Guitar Chords – Everything Else Matters

guitar chords nothing else matters

Chords are composed of three note triads. A major chord can be formed using any three notes from a scale’s 1st, 3rd, and 5th scale position in that particular key you’re playing in.

Chord diagrams use numbers to demonstrate which fingers should press which frets when playing a chord, as well as icons showing which strings should and should not be played at once.


Major chords are the building blocks of guitar playing; beginners should find them straightforward to learn. Furthermore, these chords are frequently found in songs which makes learning them an easy way to quickly establish a solid repertoire of songs. Since these aren’t bar chords with tricky finger positions to play them are very accessible even to novice guitarists.

Note that several of these chords feature open strings (indicated by an O on the fretboard), meaning you don’t place a finger over these strings in order to play them. While open string chords may seem simple at first glance, beginner guitarists may have trouble mastering them due to not being sure how to curl their fingers properly so the strings ring clearly.

The best way to develop chords is simply through repetition, not only in C but in different keys as well. This will allow you to develop an awareness of interval movement which is crucial in understanding how chords sound together and their relation.


Minor chords tend to be darker and more melancholic than their major scale counterparts, creating an effective contrast to add drama to a song.

Minor chords consist of three notes – a root note, minor third, and minor fifth. They are written using an abbreviated root note followed by either “m” or “a” to signify minor third and a flattened fifth (5′) from their original major scale scale.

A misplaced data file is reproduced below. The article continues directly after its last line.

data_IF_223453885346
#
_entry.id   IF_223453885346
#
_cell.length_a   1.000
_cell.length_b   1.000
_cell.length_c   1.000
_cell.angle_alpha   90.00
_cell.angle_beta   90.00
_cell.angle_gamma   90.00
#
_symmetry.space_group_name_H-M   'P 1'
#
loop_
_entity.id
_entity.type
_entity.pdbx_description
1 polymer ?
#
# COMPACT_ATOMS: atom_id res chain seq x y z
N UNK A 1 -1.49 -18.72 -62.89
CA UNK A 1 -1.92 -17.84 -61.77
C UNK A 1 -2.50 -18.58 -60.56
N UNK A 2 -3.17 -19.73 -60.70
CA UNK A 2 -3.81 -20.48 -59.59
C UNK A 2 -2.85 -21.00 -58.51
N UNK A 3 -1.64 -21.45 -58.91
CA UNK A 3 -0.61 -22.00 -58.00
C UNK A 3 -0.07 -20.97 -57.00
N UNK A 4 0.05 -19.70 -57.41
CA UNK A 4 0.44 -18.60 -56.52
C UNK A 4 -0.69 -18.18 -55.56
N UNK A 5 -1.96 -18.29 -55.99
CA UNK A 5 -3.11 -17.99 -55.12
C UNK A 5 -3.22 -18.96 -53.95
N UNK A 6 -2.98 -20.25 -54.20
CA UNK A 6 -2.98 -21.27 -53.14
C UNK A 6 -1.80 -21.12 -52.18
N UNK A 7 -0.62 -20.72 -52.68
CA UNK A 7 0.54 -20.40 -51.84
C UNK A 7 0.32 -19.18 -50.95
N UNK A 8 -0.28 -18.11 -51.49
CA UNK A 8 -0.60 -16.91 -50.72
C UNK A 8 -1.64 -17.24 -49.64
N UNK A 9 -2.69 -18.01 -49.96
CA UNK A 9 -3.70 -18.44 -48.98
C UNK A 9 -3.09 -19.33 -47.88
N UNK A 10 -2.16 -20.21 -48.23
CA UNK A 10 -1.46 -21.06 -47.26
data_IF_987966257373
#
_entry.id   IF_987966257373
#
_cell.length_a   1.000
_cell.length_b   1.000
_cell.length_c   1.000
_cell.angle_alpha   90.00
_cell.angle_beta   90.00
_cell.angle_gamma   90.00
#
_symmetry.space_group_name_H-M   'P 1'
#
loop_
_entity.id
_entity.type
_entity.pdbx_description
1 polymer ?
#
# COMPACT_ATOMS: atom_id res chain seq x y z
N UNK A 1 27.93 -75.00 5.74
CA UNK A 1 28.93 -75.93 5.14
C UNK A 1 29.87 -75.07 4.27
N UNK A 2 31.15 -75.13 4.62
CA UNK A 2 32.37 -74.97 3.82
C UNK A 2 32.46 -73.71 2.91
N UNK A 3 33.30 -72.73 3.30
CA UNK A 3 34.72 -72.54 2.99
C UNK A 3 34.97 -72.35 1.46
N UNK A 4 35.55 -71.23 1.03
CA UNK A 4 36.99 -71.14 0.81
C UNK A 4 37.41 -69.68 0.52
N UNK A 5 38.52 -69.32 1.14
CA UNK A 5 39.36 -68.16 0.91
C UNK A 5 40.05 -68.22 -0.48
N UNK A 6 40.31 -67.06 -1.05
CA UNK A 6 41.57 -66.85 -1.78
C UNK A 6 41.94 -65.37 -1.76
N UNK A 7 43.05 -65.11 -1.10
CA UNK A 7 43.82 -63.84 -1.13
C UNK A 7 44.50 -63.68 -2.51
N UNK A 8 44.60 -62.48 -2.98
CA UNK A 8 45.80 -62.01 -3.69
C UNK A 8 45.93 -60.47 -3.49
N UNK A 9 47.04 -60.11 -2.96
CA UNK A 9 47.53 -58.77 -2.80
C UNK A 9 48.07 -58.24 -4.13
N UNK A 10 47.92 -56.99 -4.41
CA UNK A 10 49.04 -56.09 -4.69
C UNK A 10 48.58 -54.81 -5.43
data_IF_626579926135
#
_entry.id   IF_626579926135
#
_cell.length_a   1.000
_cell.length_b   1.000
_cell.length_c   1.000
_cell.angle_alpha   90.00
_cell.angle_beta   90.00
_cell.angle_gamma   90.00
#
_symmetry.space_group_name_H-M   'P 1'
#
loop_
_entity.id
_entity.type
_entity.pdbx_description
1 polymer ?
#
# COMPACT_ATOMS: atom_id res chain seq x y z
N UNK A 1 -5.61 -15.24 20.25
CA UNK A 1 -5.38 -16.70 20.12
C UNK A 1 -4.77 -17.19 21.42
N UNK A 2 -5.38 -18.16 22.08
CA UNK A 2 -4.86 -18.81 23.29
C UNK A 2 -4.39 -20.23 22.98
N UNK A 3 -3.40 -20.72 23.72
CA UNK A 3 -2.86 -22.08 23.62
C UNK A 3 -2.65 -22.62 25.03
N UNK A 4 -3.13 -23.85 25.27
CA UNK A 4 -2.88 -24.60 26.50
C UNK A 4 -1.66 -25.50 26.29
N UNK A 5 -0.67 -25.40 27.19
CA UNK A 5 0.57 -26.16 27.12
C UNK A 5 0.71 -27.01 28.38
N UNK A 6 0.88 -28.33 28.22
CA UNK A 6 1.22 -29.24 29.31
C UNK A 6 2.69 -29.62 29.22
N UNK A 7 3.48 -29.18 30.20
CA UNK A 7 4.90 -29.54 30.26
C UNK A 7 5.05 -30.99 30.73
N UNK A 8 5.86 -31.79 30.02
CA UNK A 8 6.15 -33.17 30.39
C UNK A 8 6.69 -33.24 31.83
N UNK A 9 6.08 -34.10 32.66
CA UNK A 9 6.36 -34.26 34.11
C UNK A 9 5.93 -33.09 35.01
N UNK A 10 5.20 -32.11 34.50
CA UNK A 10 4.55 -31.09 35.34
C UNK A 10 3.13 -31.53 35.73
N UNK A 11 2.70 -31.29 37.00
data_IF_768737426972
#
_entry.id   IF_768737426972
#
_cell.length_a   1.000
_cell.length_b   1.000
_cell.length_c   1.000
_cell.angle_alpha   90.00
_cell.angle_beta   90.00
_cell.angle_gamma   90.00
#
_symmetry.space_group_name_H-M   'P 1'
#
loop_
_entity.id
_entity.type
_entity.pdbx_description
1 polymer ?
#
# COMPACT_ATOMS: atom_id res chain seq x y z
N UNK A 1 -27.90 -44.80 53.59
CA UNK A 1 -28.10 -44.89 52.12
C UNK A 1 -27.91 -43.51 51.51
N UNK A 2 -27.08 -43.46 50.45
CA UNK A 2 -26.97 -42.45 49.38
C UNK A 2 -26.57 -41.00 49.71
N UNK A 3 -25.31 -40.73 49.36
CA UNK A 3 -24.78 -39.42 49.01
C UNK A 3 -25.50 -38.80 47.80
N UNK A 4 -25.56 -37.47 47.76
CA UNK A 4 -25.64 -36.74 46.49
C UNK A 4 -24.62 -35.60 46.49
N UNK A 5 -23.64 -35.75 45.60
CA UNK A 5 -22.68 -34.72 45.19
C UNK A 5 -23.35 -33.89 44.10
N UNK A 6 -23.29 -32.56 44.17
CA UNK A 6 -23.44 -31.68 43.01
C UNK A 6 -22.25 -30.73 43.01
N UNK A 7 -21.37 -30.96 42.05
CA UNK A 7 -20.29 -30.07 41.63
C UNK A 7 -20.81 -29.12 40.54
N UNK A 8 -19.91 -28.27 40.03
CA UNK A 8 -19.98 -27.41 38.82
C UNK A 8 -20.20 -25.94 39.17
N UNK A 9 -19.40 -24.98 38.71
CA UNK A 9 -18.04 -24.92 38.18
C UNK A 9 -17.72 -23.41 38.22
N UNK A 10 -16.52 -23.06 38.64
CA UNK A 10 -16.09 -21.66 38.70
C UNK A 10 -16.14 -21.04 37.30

A popular minor chord is the A minor triad, composed of the 1st, flat 3rd and 5th notes from the major scale. For added variation try its cousin: minor 7 chord which uses 1st, flat 4th and sharpened seventh notes from major scale.

Sus4 chord is another widely used minor chord that comprises of notes from the 1st, 4th and flat 5th scale of major scale. It can be added before or after other major or minor chords in order to create some tension and add an edge of texture and tension.


Utilising these chord shapes, we can form dominant 7th chords which sound quite powerfully and are commonly used as tension before returning to their root or tonic chord. This creates a musical cliffhanger effect which you may have heard before in songs by Freddie King such as ‘I’m Torn Down’ or Elmore James such as ‘The Sky is Crying”.

For easier guitar chord playing, non-essential notes may be left out – this practice is also common on other instruments like woodwinds and brass where only one note can be played at any one time.

The diagram below depicts a chord shape and its associated voicings, with each assigned its own color: Black indicates root position, blues the 1st inversion and red the 2nd. These colors enable novice guitarists to quickly identify which strings to play strummed and which to muted.


As long as you understand open chord shapes, if you know them you should also be able to manipulate them up and down the neck to produce different major and minor barre chords. This is possible because triad chords, which contain three notes separated by an interval of a third are used as the building block for chords.

Barre-ing a chord raises it by half steps on the fretboard, similar to when using a capo. For instance, to play an E major barre chord you would place your index finger across all six strings at the second fret two semitones higher from where you initially played an open chord.

Add additional extension notes such as a flat 7 or sharp 9 to create an entirely unique chord, perfect for use before or after an existing major or minor chord. These chords work especially well immediately prior to or following one another.